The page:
He also notes that the secondment policy of cadres to serve in institutions such as the AU has never been implemented and the deployment of staff internationally was “disjointed and incoherent — leading to inefficiency in the use of limited state resources”. This is one of the reasons there are so few South Africans working in the AU Commission in Addis Ababa, something that will be a constraint when the country chairs the institution next year.

In fact, Maloka will be one of the few senior AU officials from South Africa in the institution in 2020. And while he usually insists that he is not serving on behalf of South Africa, Maloka, who speaks excellent French, has over the years been able to bridge some of the internal divides on the continent and is an ambassador for what one might term “South African efficiency”, which is appreciated by some and resented by others in Addis Ababa.

Maloka also gives a frank assessment of the politicisation of the international relations department, going so far as outlining the way some pro-Thabo Mbeki officials were ostracised after Zuma was elected the ANC’s December 2007 conference in Polokwane. He explains that the idea of the African renaissance was replaced by the African agenda, not for any substantive reason but because the former was coined by Mbeki and was linked to the former president.

The same divisions in the department seen after Polokwane were present in the run-up to the December 2017 ANC elective conference at Nasrec. The department’s minister supported former AU Commission chairperson Nkosazana Dlamini-Zuma and not Cyril Ramaphosa. “Those who were perceived to be on the wrong side of the factional divide [in the ANC] were either marginalised or managed out of the department,” Maloka states.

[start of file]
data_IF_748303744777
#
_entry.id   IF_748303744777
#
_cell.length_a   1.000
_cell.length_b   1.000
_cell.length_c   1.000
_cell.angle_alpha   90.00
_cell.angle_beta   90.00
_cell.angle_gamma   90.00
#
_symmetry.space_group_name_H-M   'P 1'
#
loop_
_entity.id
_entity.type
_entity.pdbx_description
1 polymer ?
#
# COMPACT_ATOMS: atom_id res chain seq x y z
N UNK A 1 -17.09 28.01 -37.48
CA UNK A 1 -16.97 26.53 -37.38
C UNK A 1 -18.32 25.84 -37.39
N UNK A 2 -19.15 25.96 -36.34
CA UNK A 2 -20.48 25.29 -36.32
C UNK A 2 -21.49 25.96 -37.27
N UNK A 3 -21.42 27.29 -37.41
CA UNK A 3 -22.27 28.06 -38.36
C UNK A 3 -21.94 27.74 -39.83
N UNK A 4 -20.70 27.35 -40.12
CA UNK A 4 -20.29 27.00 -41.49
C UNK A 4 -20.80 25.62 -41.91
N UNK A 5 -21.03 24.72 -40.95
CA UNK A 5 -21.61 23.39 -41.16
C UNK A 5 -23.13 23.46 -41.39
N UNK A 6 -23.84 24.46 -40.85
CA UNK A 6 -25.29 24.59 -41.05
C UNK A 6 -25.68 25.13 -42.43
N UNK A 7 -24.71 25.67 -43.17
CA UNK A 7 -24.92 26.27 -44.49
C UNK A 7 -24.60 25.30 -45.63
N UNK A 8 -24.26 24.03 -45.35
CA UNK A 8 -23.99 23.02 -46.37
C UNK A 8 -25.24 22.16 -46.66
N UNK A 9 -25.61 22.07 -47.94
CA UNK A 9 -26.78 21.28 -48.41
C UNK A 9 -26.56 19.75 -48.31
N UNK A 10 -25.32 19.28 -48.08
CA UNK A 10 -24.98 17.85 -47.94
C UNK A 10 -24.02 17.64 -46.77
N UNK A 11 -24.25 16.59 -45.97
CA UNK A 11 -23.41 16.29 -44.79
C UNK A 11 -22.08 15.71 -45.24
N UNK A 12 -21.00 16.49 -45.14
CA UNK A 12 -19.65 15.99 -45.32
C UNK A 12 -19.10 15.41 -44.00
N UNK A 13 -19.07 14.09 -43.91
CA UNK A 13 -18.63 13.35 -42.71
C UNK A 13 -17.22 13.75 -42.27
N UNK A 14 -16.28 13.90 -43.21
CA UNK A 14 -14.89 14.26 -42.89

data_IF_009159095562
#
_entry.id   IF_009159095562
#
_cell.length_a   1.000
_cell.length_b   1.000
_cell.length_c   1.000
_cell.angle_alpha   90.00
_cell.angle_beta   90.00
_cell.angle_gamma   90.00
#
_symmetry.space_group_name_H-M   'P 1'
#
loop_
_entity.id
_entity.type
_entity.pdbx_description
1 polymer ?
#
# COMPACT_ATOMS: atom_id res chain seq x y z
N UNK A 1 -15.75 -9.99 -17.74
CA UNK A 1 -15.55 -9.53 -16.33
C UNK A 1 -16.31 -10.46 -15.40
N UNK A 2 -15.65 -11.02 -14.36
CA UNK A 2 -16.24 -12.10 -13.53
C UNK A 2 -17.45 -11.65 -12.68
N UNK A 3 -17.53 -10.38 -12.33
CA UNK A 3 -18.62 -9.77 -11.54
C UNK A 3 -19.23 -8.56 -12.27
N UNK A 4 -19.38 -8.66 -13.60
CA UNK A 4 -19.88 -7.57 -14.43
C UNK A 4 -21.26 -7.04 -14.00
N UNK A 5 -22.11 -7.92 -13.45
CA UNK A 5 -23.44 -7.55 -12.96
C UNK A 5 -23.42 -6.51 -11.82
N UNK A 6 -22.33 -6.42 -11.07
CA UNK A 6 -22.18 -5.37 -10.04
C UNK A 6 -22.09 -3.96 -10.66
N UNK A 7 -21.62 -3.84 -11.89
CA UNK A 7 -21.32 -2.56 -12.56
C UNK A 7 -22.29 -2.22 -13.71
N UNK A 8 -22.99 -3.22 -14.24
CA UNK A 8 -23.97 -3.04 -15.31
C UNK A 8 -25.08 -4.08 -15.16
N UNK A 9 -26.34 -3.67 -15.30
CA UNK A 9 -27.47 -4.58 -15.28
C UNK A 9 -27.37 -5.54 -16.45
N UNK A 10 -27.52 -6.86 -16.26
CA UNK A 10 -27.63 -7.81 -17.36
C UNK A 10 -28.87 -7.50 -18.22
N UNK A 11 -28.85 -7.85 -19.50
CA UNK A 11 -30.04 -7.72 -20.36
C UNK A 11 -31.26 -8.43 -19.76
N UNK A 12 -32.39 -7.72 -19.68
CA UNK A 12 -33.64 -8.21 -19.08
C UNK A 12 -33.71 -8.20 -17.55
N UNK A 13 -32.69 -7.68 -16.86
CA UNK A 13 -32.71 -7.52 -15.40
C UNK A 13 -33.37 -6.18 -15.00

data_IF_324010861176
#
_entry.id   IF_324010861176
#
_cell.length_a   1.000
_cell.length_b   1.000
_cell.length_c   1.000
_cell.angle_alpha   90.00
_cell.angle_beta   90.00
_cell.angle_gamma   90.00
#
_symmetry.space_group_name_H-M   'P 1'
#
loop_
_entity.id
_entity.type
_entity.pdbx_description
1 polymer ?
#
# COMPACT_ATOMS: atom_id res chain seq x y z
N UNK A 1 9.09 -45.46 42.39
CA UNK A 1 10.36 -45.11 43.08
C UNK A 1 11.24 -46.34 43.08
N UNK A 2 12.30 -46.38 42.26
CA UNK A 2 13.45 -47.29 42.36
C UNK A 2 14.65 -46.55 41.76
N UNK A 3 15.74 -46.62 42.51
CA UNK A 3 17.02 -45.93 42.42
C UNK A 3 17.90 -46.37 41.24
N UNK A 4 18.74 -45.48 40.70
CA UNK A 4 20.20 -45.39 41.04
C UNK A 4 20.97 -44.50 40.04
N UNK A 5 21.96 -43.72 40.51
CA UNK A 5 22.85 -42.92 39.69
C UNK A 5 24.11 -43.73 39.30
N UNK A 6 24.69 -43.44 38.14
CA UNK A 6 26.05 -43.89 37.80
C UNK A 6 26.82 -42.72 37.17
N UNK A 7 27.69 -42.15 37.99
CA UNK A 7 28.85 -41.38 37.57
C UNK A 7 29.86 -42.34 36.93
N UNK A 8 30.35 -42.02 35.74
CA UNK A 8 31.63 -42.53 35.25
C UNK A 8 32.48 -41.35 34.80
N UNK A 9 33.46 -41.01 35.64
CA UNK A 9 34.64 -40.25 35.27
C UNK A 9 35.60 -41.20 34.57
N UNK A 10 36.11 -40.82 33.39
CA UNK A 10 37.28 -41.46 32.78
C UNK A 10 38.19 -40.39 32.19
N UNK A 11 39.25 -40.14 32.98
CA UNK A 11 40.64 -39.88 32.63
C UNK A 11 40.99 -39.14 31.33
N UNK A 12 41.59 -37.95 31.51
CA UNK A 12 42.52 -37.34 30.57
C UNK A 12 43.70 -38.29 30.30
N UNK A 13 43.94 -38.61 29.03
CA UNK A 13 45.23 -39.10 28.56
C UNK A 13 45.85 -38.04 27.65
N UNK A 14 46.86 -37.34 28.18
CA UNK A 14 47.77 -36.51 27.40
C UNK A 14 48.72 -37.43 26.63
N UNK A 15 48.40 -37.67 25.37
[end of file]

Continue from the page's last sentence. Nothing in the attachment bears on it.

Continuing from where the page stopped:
The dynamics between the presidency and international relations department have always affected foreign policy — going from a presidency-driven decision-making under Mbeki to the lead taken by the department’s minister under Zuma and arguably still under Ramaphosa until he shows otherwise.

This tension serves to explain some of the inconsistencies in the country’s foreign policy, notably in the United Nations Security Council where the decisions made by South Africa “exposed weaknesses in the decision-making architecture”. South Africa was at times “caught napping” and with “egg on its face” during previous tenures at the UN Security Council, says Maloka.

Maloka’s book not only gives interesting insights into the “black box” of decision-making in Pretoria — an area he says has been ignored by most students of South African foreign policy — he also gives the reader some understanding of the thinking in government and ANC circles on controversial issues such as defending human rights in Africa.

One of the main criticisms of South Africa’s policy in Africa over many years has been its reluctance to speak out about human rights abuses and issues that are clearly contrary to South Africa’s own values and Constitution. Whether it is Zimbabwe or Sudan, Cameroon or Uganda, never a word is heard from South Africa on any public platform in support of the millions of activists fighting for their freedom and rights on the continent.